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sphinxserve is a tool to effectively document projects

Since the internet adopted HTML, many communities are trying to find ways to write web pages in ways that can be pleasantly readable and writable. In our python community, reStructuredText and Sphinx have been created to author beautiful documentation. The goal of sphinxserve is to make them more accessible, interactive, and convenient to use.

Examples of projects using sphinx

Read The Docs
Projects using sphinx

Design considerations

sphinxserve was originally conceived as a Python and Linux project that can visualize sphinx document modifications in real time while working on them. At its core, sphinxserve uses the awesome projects gevent to provide concurrency and event coordination, bottle for web communication, watchdog for filesystem events, Sphinx for reStructucturedText rendering and of course Python.


release 0.8: sphinxserve fully supports python3. bottle replaces flask and ajax long polling replaces websockets to simplify even more the web server logic. Isolate each build using multiprocessing for reliable rendering when using sphinx extensions. Major log improvements including colors.

release 0.7.4: sphinxserve is able to run in other platforms as OSX and Windows for example.

release 0.7: sphinxserve decoupled from xdotool using flask-sockets python package. The tradeoff was to temporarily drop python3 support until the gevent ecosystem officially supported python3. Also, the filesystem notification tool was upgraded to watchdog, removing another system dependency and making the code more generic and cleaner.

release <0.7: sphinxserve used to control browser reloading with xdotool, a complex system tool dependency only available on Unix systems and tested on Linux.


sphinxserve can be installed either as a python package, or as a docker application. On linux and OSX, it can also be installed as a pex python executable

Python executable (PEX)

This is the easiest (no compilation or fancy tooling needed) and smallest (~9 MB) way to install sphinxserve using the excellent PEX tool. In itself, it is a zipfile containing all python package dependencies and only requires the python interpreter. This pex is verified to work at least in Debian>=7, Ubuntu>=14, Centos>=7 and Arch distros on Linux and in Yosemite on OSX.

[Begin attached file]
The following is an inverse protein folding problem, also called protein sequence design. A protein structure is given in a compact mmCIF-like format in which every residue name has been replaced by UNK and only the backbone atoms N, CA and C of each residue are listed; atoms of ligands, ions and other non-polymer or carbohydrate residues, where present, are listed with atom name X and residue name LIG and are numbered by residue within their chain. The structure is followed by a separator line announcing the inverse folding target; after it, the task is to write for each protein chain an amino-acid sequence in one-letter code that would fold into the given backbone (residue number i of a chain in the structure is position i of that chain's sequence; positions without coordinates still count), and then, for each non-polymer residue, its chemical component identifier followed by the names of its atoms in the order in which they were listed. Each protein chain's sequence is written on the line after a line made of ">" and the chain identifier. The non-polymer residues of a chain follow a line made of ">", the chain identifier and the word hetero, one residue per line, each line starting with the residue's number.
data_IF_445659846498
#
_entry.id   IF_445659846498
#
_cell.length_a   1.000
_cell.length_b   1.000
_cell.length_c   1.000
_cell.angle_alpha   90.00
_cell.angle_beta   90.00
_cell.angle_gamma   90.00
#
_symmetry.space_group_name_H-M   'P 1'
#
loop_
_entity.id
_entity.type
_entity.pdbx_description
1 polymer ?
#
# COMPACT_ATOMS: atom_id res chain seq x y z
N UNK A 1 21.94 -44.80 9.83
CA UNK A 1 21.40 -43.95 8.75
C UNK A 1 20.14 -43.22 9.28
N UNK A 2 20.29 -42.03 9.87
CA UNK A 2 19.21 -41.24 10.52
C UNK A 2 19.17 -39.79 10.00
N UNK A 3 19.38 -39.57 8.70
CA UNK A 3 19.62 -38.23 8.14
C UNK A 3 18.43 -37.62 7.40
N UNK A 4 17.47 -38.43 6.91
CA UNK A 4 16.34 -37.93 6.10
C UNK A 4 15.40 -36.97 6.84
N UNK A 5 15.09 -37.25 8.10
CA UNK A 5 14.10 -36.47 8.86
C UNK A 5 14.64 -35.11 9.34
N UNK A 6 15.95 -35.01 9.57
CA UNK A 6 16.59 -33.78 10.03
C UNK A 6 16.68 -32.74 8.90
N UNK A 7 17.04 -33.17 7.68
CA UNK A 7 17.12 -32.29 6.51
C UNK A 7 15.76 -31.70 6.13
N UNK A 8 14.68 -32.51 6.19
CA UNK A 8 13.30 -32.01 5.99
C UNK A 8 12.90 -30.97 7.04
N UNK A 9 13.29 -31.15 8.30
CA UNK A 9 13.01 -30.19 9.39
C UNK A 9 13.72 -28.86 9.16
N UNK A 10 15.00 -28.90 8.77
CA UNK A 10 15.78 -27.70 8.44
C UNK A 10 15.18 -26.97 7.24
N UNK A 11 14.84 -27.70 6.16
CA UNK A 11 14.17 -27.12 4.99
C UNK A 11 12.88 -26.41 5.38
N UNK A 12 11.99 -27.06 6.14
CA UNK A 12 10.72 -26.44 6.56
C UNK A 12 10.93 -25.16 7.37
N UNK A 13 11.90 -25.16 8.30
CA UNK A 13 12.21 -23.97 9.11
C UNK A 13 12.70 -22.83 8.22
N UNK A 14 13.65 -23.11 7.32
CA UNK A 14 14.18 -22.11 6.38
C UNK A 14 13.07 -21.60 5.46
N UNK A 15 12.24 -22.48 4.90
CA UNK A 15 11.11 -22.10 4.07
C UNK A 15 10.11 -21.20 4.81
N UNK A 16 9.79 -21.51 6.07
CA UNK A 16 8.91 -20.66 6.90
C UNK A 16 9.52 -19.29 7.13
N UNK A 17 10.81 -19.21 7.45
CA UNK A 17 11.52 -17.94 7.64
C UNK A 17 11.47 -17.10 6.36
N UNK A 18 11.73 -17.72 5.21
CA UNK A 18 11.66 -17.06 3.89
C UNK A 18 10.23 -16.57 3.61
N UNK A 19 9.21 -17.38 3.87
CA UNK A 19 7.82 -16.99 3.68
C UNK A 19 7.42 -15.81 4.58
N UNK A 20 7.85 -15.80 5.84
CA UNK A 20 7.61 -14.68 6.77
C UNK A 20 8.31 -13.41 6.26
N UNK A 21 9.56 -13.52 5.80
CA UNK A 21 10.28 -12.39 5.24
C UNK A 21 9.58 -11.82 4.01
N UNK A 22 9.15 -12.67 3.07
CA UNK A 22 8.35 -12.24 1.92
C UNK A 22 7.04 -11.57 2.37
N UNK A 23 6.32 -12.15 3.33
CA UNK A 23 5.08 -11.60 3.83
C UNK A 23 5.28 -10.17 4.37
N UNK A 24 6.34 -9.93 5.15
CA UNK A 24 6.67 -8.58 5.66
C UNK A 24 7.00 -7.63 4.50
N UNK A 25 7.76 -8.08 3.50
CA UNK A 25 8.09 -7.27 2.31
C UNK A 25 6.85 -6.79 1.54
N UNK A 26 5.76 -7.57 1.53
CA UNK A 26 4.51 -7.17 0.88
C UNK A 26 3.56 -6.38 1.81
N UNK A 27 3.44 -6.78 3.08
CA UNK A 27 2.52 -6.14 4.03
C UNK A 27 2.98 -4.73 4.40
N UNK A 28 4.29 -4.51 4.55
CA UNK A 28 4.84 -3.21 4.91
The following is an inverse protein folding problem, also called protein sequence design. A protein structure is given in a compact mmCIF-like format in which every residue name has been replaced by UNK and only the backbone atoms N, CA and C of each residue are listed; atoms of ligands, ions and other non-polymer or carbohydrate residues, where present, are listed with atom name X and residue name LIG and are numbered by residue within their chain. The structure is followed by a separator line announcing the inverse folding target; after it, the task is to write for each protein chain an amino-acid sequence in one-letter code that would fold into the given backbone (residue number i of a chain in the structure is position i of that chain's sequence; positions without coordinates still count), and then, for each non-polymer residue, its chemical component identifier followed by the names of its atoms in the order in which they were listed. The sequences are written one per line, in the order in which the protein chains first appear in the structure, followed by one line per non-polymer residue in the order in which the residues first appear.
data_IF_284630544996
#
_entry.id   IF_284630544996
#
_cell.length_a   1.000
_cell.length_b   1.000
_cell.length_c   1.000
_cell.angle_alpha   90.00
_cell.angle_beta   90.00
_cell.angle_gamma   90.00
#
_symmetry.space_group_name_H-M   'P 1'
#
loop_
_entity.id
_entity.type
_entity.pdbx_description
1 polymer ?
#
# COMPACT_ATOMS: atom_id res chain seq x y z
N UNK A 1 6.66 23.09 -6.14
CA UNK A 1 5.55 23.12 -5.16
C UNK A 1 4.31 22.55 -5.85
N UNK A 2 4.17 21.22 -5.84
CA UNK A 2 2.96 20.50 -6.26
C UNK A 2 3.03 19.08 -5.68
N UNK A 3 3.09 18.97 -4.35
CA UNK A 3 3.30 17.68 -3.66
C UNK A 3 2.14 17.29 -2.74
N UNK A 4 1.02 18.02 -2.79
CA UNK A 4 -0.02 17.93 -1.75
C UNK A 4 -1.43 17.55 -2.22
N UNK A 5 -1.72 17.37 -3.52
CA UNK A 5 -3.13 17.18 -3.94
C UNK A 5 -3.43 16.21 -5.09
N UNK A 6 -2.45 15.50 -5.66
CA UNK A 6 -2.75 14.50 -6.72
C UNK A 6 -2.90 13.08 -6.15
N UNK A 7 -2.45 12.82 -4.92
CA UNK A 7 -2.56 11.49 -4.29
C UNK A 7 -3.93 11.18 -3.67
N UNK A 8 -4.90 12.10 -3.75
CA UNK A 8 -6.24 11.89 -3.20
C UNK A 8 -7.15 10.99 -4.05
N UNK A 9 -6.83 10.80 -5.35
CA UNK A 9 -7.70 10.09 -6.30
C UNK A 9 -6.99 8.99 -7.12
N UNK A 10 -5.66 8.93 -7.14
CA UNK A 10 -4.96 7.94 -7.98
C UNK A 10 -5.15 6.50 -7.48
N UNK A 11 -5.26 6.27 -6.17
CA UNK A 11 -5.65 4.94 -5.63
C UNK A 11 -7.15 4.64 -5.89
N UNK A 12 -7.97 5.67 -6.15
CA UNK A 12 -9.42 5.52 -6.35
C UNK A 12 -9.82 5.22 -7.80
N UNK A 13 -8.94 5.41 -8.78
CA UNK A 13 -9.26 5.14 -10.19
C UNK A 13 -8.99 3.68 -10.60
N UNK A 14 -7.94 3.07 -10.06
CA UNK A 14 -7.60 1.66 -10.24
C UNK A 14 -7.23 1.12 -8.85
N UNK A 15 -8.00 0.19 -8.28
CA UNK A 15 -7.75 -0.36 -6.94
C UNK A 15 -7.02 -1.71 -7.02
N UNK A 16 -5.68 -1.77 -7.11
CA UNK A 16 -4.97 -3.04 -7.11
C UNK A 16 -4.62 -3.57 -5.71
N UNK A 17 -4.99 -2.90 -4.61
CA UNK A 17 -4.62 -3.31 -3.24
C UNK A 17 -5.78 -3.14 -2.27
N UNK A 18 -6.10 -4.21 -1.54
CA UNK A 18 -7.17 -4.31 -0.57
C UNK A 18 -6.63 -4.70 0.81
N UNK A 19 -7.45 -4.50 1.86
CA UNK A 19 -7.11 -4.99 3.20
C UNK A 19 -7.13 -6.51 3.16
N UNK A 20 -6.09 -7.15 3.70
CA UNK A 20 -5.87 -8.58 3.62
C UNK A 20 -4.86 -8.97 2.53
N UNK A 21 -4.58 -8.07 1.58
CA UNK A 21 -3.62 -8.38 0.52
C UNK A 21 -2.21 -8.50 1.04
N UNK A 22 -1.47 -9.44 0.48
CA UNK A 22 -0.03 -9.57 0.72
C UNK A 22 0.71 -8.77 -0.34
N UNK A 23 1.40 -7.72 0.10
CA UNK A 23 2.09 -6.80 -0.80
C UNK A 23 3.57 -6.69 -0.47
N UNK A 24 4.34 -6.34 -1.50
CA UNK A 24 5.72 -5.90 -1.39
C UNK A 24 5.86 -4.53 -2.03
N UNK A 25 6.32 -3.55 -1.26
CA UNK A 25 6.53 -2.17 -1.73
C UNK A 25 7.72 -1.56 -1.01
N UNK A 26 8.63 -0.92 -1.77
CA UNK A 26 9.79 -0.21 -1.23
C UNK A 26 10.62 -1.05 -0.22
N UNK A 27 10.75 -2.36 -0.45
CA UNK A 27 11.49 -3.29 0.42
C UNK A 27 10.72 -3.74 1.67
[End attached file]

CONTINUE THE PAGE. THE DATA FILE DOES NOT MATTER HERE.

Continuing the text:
System dependencies: glibc linux>=3, python>=2.7 and a web browser supporting websockets (Firefox, Chrome, etc) on Linux:

$ wget -O ~/bin/sphinxserve
$ chmod 755 ~/bin/sphinxserve


Yosemite already has all needed dependencies:

$ wget -O ~/bin/sphinxserve
$ chmod 755 ~/bin/sphinxserve

Python package

Linux system dependencies: glibc linux>=3, python>=2.7, the C toolchain (package names dependent on linux distro) to compile gevent and a web browser supporting javascript. pip automatically downloads sphinxserve and its python dependencies, compiles and builds wheel binary packages as needed and finally install sphinxserve.

OSX system dependencies: Verified to work on Yosemite, python >=2.7 and a web browser supporting javascript ajax with just pip installing.

Windows system dependencies: Verified to work on Windows 7, python >=2.7 and a web browser supporting javascript ajax with just pip installing.

In all systems:

$ pip install sphinxserve

Docker application

Docker is an extraordinary tool that simplifies the entire dependency tree by including it in a system image. This makes the installation experience much more pleasant and the ability to run on OSX, Windows and Linux with the same image, assuming proper setup of the docker network and volume. Another advantage is that a running image cannot see your filesystem by default. Sharing directories and which ones is an explicit setup. This method is verified to work on Linux so far.

System dependencies: docker and a web browser supporting websockets.

This installation command automatically downloads sphinxserve image (~40 MB) and creates a small shell script ~/bin/sphinxserve that simplifies the running interface with the following command:

$ docker run mzdaniel/sphinxserve install | bash


Launching sphinxserve is as simple as:

$ sphinxserve [OPTIONAL_SPHINX_PATH]

By default, it assumes the sphinx project is in the current directory. A sphinx project needs to have the configuration file, and if not found, sphinxserve will automatically create 2 new files: and a restructuredtext index.rst.

To change host and/or port, and other options, check the help with:

$ sphinxserve serve --help


After launching sphinxserve, it will build the sphinx pages and serve them by default on localhost:8888. To see the rendered documentation, just point your browser to localhost:8888. Any saved changes on rst or txt files will trigger docs rebuild.

Local test/build

Assumptions for this section: A unix system, python2.7, 3.4 or 3.5, and pip >= 8.1. Although git is recommended, it is not required.

We use tox to test sphinxserve in virtualenvs for python2.7, 3.4 and 3.5 Tox is a generic virtualenv manager and test command line tool. It handles the creation of virtualenvs with proper python dependencies for testing, pep8 checking and building:

$ git clone; cd sphinxserve $ pip install tox $ tox



sphinxserve renders sphinx docs monitoring file changes






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